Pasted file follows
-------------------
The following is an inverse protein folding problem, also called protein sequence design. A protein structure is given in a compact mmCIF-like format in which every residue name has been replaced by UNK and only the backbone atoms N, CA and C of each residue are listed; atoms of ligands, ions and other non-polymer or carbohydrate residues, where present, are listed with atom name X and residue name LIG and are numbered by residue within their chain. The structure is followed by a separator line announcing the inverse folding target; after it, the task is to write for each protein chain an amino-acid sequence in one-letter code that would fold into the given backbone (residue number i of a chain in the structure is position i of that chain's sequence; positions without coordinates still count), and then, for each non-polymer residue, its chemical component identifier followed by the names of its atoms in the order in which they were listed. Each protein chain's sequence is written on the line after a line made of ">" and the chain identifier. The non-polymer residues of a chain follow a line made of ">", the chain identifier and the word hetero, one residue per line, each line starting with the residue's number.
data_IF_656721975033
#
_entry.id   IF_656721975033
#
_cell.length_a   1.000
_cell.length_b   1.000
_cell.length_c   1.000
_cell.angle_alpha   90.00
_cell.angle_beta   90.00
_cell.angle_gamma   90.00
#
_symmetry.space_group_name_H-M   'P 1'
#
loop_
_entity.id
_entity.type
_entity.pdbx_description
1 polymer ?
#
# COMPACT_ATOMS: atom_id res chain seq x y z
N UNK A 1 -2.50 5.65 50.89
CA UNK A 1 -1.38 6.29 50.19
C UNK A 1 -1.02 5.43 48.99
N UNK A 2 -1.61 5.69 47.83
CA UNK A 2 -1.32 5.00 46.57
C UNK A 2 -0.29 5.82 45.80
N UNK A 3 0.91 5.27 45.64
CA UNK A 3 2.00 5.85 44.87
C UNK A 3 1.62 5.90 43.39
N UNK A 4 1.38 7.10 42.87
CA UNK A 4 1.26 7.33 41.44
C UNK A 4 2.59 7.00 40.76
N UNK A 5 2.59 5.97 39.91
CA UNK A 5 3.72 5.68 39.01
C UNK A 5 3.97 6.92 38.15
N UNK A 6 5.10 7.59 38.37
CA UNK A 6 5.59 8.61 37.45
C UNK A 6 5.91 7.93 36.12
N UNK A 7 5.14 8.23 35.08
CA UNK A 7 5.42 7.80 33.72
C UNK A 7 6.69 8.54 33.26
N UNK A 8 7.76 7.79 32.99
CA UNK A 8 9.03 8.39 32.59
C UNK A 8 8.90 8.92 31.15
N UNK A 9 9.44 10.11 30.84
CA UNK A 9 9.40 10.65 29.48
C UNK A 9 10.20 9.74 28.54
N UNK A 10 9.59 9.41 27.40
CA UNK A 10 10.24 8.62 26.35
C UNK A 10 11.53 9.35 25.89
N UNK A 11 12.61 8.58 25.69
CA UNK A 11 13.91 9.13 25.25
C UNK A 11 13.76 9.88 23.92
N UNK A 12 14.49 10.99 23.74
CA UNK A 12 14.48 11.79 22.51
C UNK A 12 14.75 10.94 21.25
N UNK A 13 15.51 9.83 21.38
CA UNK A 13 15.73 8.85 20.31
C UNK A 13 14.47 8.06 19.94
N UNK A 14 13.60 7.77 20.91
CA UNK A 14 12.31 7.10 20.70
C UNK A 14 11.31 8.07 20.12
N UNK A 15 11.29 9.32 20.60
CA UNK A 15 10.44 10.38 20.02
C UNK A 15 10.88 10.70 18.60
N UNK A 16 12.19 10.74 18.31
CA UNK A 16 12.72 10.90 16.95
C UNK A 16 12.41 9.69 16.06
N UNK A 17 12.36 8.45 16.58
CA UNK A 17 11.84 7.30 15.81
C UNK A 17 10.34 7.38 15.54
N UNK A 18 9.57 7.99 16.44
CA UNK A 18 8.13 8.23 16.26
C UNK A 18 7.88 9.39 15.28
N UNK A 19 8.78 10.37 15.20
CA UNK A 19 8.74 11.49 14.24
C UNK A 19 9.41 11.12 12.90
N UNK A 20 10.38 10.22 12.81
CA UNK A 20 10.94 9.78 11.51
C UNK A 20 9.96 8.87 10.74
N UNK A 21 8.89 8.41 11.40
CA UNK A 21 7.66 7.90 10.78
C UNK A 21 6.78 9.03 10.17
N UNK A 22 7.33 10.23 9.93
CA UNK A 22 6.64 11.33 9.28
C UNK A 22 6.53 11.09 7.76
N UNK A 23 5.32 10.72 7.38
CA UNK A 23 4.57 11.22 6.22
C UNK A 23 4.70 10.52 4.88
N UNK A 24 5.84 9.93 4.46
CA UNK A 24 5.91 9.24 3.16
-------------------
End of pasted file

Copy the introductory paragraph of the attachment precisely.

The following is an inverse protein folding problem, also called protein sequence design. A protein structure is given in a compact mmCIF-like format in which every residue name has been replaced by UNK and only the backbone atoms N, CA and C of each residue are listed; atoms of ligands, ions and other non-polymer or carbohydrate residues, where present, are listed with atom name X and residue name LIG and are numbered by residue within their chain. The structure is followed by a separator line announcing the inverse folding target; after it, the task is to write for each protein chain an amino-acid sequence in one-letter code that would fold into the given backbone (residue number i of a chain in the structure is position i of that chain's sequence; positions without coordinates still count), and then, for each non-polymer residue, its chemical component identifier followed by the names of its atoms in the order in which they were listed. Each protein chain's sequence is written on the line after a line made of ">" and the chain identifier. The non-polymer residues of a chain follow a line made of ">", the chain identifier and the word hetero, one residue per line, each line starting with the residue's number.